It’s never too early to prepare yourself for transition to civilian life

  • Published
  • By Chief Master Sgt. Michael Ostermann
  • 92nd Communications Squadron Superintendent
I recently attended a Chief's Transition Assistance Program in Illinois because I heard this CTAP was geared toward preparing chiefs for executive jobs. I was skeptical about that claim, but as the course progressed I began to see that I, and you, have tremendous self discipline, leadership skills and experience that are unique and highly desired by many companies.

This is not written by a chief for other chiefs. My intended audience is all Airmen. We will all transition from the Air Force in one way or another and we should be prepared, unless you're already wealthy and set for life. Show of hands? Ok, a couple but that doesn't apply to me. Not only will I need to work, but I want to work. I think I'll go crazy if I don't.

The CTAP was an eye-opening experience that gave me the kick I needed to begin resume writing, better networking, practicing interviewing skills and doing my homework on companies before I set foot in their offices - all to show an employer that I am the person they need. For me, all the above skills are self improvement because I'm currently weak in all of them. By the way, these skills are taught at Fairchild so I'm not sure what I gained by traveling halfway across the country. I'll find out when I take Fairchild's Transition Assistance Program in a few months.

In CTAP the instructor told us that an interviewer will always want to know what we've been doing recently for self improvement. Sound familiar? When she asked me what I'd been doing I said "well, not much in the past several years." Whoa, my own answer startled me and I knew it was not good even as it left my tongue. I've picked up more skills and knowledge over the years but nothing earth-shaking.
Just normal career growth. Besides, I've been telling myself, after a long career I already have CCAF and Bachelor of Science degrees, not to mention many different military jobs, so why worry?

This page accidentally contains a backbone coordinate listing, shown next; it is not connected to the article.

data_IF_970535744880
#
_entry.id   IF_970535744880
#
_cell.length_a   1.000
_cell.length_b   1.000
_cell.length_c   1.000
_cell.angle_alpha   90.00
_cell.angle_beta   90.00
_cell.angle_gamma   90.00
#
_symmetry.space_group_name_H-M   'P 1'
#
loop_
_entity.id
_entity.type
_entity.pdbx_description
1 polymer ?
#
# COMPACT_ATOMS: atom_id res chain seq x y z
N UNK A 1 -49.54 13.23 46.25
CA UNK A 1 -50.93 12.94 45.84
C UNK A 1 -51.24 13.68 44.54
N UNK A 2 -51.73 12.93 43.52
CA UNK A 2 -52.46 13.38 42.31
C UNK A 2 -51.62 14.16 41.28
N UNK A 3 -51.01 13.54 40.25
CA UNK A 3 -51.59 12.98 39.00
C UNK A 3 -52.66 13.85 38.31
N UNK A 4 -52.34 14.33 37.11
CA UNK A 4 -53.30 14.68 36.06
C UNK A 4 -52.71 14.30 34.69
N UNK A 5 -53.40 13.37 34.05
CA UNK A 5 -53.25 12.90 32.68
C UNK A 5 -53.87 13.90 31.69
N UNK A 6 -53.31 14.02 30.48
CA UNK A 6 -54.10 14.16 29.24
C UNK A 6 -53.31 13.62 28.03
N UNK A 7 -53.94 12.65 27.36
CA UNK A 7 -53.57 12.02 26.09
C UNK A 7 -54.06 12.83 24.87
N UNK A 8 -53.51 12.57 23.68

"What's the last book you read?" asked the instructor. "Eddie Trunk's Essential Hard Rock and Heavy Metal," I replied generating laughter among the other chiefs.
I groaned and desperately tried to think of something that a prospective employer would be impressed with. I've read a few books on leadership over the last couple years, but in my frustration I couldn't remember the titles or the authors. Not good.
"Will an employer actually care what I've read recently" I asked. "Of course" said our instructor, "and the closer it is related to the job you are seeking the better." Well, duh. I filed away "start reading professional material again."

At the conclusion of CTAP, I had identified my weaknesses for transitioning from the Air Force to civilian life. That wasn't hard because I didn't have many of the desired strengths. I am resolved to correcting this situation. Fortunately, I'll have time to get prepared. I urge you to continue your own self improvement whether you are transitioning or not. You can be very creative. It doesn't have to be formal or book training. It can be Boy or Girl Scout Leadership Training - wow, there are so many possibilities. Think creatively and don't get complacent like I did. One of my favorite sayings is "you can't do everything but you'd better do something." Time to practice what I preach. Good luck to you. Thanks for your time.